Process for preparing a casein micelle

A casein powder, which has excellent solubility and is capable of forming a casein micelle having similar turbidity and heat stability as the casein micelle of cow's milk, when it is dissolved in water to reconstitute cow's milk, skim milk or other dairy products, can be obtained by dissolving an organic acid salt and/or polyphosphate, in an amount as represented by the formula:log y = 0.0384x + (0.70 .+-. 0.25)whereby y is mg of organic acid salt and/or polyphosphate per gram of casein protein, and x is mg of calcium ion per gram of casein protein, in a casein solution, obtained by dissolving an acid casein in an alkali. The casein solution is then mixed with a calcium salt solution in an amount such that the quantity of calcium ion present is 20 to 40 mg per gram of casein protein at a temperature of below 50.degree. C. The pH of the resulting mixed solution is adjusted to 6.5 to 7.1, an emulsifier is added thereto, and the solution is gradually heated to a temperature of at least 65.degree. C while stirring to form a casein micelle. Finally, the micelle is pasteurized, concentrated and dried to form a powder.

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Description

BACKGROUND OF THE INVENTION

1. Field of the Invention

The present invention relates to a process for preparing a novel casein powder from acid casein. The casein powder of this invention will dissolve in water to form a casein micelle having a turbidity and heat stability similar to those of a cow's milk casein micelle, and is excellent in solubility. More particularly, the present invention relates to a process for preparing said novel casein powder.

2. Description of the Prior Art

Various kinds of casein powders are available commercially, including sodium caseinate, calcium caseinate, acid casein, rennet casein, and coprecipitated casein. None of these powders, however, is entirely satisfactory. Sodium caseinate is poor in dispersibility, wettability and sinkability, and has a slight turbidity, although it is water soluble and has a very good final solubility. Calcium caseinate will separate and precipitate when allowed to stand, although it is water insoluble and has good dispersibility, wettability and sinkability. Coprecipitated casein, which has recently been developed, partially contains a milk serum protein. However, this casein is a mixture of calcium caseinate partially mixed with acid casein, and has substantially the same properties as calcium caseinate. Acid casein and rennet casein powders are water insoluble and so are dissolved in an alkaline agent and used as alkali caseinate.

None of these casein products, as described above, are soluble in water and none will provide a casein micelle which is similar to that of cow's milk.

In order for a casein powder to dissolve in water to form reconstituted cow's milk or skim milk, and to have a casein micelle similar to natural cow's milk, it should have the following properties:

1. It should be water soluble;

2. It should have good solubility. This means that it must have the following properties:

Good dispersibility (i.e., will not become lumpy readily);

Good wettability (i.e., will penetrate a water surface);

Good sinkability (i.e., large in particle size and will not float on the water surface);

Good final solubility (i.e., no final insolubles present).

3. The turbidity of a solution containing redissolved casein powder therein should be about the same as that of fresh skim milk after pasteurization. The turbidity of a solution containing dissolved common skim milk powder and diluted to 0.5% in protein concentration, is usually 1.58 to 1.64 in optical density (O.D.), read spectrophotometrically at 610 mu at 20.degree. in a photoelectric colorimeter. Therefore, the casein product should desirably show a turbidity of at least 1.20 in O.D. in aqueous solution.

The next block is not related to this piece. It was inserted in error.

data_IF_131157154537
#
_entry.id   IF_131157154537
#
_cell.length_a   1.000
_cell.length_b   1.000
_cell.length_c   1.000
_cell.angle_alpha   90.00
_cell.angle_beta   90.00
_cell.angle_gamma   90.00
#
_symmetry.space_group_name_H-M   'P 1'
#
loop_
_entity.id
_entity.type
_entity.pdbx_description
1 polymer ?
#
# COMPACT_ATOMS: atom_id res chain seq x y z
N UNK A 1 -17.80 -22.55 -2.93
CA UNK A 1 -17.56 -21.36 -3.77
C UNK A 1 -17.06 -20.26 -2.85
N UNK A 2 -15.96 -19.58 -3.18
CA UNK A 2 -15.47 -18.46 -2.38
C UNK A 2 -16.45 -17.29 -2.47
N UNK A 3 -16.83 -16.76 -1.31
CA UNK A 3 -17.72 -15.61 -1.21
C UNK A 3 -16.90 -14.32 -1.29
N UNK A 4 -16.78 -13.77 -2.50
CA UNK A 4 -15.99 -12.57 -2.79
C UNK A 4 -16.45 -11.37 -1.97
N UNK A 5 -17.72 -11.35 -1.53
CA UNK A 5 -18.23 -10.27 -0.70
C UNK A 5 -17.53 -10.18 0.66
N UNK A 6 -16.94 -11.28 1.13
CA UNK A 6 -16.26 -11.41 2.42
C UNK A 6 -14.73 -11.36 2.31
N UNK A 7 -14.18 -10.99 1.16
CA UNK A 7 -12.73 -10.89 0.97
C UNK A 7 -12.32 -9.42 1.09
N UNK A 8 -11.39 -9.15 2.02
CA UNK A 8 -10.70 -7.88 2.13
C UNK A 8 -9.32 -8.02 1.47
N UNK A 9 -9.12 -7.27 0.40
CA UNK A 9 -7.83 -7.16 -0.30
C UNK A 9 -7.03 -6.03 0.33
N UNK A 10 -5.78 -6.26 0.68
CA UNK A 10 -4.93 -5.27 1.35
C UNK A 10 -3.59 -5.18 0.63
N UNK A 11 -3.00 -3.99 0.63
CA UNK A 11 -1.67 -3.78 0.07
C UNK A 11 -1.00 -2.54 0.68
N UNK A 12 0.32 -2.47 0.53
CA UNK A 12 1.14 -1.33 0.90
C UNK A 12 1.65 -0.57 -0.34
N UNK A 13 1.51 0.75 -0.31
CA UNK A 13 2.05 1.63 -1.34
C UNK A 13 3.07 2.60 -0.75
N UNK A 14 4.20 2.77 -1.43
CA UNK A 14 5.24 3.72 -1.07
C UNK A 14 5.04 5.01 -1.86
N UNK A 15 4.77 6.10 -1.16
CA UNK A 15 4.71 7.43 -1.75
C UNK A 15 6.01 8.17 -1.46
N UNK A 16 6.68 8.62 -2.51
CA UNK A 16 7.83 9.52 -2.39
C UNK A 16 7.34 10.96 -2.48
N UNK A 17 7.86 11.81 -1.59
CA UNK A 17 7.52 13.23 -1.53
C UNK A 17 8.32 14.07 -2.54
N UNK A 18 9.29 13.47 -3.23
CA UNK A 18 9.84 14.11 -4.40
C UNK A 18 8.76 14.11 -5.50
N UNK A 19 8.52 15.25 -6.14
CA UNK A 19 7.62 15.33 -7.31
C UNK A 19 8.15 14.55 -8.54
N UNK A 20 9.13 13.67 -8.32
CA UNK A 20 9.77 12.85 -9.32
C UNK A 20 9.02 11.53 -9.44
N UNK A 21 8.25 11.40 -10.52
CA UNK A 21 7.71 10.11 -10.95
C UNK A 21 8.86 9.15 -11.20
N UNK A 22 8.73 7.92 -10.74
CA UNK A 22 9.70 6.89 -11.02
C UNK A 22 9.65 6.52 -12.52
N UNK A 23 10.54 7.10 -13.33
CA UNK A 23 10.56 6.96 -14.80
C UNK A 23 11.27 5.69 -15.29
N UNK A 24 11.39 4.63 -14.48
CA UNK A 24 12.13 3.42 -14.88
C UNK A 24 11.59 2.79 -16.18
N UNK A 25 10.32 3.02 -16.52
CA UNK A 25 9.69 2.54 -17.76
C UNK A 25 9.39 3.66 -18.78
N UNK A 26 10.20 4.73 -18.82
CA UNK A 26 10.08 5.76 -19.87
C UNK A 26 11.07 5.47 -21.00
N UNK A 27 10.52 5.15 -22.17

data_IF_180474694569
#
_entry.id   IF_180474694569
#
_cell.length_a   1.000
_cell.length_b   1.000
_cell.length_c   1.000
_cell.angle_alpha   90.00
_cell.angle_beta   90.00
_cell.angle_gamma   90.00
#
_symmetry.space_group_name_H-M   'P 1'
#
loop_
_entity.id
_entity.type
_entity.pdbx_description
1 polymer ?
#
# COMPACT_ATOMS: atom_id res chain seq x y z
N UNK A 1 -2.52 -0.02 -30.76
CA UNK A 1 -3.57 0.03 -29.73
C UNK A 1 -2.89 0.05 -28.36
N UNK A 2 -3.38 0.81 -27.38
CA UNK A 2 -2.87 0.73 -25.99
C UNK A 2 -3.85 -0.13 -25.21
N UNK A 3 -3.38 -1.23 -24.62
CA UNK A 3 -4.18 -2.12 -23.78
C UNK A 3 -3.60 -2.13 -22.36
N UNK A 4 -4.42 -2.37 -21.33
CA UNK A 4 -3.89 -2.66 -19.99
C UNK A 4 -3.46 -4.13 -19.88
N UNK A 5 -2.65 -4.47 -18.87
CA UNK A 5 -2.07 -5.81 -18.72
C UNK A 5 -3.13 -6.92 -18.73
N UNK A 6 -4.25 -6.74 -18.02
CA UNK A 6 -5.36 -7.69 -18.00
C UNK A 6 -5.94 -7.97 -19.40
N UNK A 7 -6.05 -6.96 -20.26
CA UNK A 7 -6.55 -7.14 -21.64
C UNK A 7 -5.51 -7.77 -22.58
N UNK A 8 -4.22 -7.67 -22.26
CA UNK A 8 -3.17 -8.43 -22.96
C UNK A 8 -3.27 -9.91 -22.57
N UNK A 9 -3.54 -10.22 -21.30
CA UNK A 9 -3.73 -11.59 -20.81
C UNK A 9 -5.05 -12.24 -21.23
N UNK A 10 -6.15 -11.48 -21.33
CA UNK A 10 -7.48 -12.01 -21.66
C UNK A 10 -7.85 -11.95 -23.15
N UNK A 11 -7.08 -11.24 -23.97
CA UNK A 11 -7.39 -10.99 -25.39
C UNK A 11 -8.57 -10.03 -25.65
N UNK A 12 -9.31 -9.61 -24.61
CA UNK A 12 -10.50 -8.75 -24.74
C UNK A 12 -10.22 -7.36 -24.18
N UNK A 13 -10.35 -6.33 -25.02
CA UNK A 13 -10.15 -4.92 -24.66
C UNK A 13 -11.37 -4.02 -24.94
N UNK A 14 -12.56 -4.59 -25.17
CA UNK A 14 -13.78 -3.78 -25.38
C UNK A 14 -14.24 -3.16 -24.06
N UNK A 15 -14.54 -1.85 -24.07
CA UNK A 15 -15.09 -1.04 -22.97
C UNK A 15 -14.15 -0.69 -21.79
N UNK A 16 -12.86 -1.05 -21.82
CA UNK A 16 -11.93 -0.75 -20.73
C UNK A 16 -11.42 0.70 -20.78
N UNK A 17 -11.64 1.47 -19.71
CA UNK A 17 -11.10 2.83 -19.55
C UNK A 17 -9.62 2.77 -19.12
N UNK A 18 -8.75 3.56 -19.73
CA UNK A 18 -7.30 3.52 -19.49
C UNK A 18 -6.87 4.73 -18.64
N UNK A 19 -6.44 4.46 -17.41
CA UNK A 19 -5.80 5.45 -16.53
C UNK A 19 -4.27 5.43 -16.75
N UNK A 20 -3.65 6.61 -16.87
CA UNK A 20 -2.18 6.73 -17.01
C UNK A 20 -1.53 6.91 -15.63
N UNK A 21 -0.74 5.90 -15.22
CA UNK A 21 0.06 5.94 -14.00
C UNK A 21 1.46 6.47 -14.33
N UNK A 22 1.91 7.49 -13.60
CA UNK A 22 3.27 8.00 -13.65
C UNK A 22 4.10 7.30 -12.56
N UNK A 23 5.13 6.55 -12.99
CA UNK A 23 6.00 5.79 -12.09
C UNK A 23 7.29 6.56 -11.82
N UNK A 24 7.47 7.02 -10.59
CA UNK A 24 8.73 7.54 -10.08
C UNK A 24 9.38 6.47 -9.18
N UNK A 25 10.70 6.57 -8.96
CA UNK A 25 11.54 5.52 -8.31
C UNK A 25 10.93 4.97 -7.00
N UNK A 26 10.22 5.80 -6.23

4. The casein micelle of a liquid prepared by redissolving a casein powder and adjusting its protein content to 3 to 5% should have good heat stability and no protein aggregate sedimentation should be found. When centrifuging 50 ml of a solution of about 10% skim milk powder, having 3% protein concentration, at 1,000 rpm at 20.degree. C for 3 minutes in a graduated centrifugal tube, the amount precipitated is within the range of about 0.05 to 0.15 ml. Therefore, the casein should have a sufficient heat stability such that below 0.2 ml is precipitated out during the above test. A casein powder cannot be said to be good in heat stability, unless the amount of precipitate from a solution of casein powder having a protein content of about 3%, by the above test, after being subjected to a heat treatment at 120.degree. C for 10 minutes, by means of an autoclave, is below 0.2 ml.

A process is known for forming a casein micelle similar to cow's milk as described in Japanese Patent Publication Gazette No. 10900/71 by adding potassium carbonate, dipotassium phosphate, or sodium citrate to acid casein to solubilize the casein, mixing a cooled solution of calcium chloride thereto and heating to 80.degree. to 90.degree. C. The product obtained by this process, however, as evidenced by the Examples, is not a powder but is a liquid having a low turbidity of 0.4 O.D., wherein the protein concentration is adjusted to 0.5% so that the casein micelle formed cannot be similar to cow's milk. (The corresponding skim milk has a turbidity of 1.6 O.D.) Also, the powder obtained by drying the product liquid has a very low water solubility.

A need, therefore, continues to exist for a casein powder which is water soluble, has good dispersibility, good wettability and good sinkability, has a turbidity about the same as fresh skim milk after pasteurization, has good heat stability and does not exhibit protein aggregate sedimentation.